FOR for a change?

J. Ewing

11:25 AM, January 26, 2007  
Blogger Courier A said...

Scribbler, it was a little presumptuous to claim that you were the only JAS conservative willing to deny Pawlenty the vote this past election. Many of us, as is our right, have opted to keep our ballot choices private.

I did mention more than once during the campaign that there was more reason for conservatives to vote for Pawlenty circa 2002 than there was in 2006. We should all acknowledge that the governor's track record for the past couple years and his campaign this past year left conservatives with no confidence that he would actually do anything good if re-elected. Maybe he would stop a few bad things, but in his first term, he only had one significant veto--the bill that would have increased the gas tax. In any case, the result was less enthusiasm for the governor among core conservtive voters--the "turnout intensity" gap that plagued Republicans nationwide. Pawlenty is very lucky that there was no one running to the right of him on the November ballot, and that the Hatch campaign imploded the final two weeks.

If anyone needed any evidence that the Republican party bosses are still wedded to protecting underacheiving public officials, there was the ill-conceived trial balloon launched earlier this month by MN Republican Party Chairman Ron Carey promoting Pawlenty for a THIRD term as governor. The timing couldn't have been more bizarre, since all Pawlenty had done since getting re-elected as a centrist was to promote policy intiatives that were to the left of what he touted on the campaign trail, and the budget proposals hadn't even been unveiled yet.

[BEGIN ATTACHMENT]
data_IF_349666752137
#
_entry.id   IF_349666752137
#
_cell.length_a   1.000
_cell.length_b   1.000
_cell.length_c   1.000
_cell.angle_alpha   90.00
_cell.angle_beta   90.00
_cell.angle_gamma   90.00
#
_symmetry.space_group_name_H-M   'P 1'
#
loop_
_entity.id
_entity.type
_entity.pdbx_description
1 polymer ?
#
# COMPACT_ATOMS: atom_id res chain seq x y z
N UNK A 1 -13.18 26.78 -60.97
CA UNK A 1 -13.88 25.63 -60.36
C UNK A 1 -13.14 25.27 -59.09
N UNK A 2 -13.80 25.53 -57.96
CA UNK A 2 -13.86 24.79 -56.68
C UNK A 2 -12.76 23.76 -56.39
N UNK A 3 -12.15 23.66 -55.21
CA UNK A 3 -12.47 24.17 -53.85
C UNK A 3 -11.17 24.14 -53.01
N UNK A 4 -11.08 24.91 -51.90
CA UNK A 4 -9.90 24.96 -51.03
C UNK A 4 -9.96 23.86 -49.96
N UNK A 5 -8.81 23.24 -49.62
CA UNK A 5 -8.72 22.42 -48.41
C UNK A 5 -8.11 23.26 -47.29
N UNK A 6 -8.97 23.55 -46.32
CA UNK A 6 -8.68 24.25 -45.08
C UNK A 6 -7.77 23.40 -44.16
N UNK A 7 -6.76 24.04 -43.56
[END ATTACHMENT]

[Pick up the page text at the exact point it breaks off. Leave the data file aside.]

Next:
Bottom line: save your money for for family, or for other people and organizations more deserving.

6:05 PM, January 26, 2007  
Anonymous Anonymous said...

Here is what I don't understand. Bloggers talk all the time about how "influential" they have become, and I believe it. Yet when they have a golden opportunity and NEED to wield that influence-- in this case over a seemingly wayward governor-- they throw up their hands and tell us to wait two years, and then they'll really show us how to sit idly by for two more?

J. Ewing

8:16 AM, January 27, 2007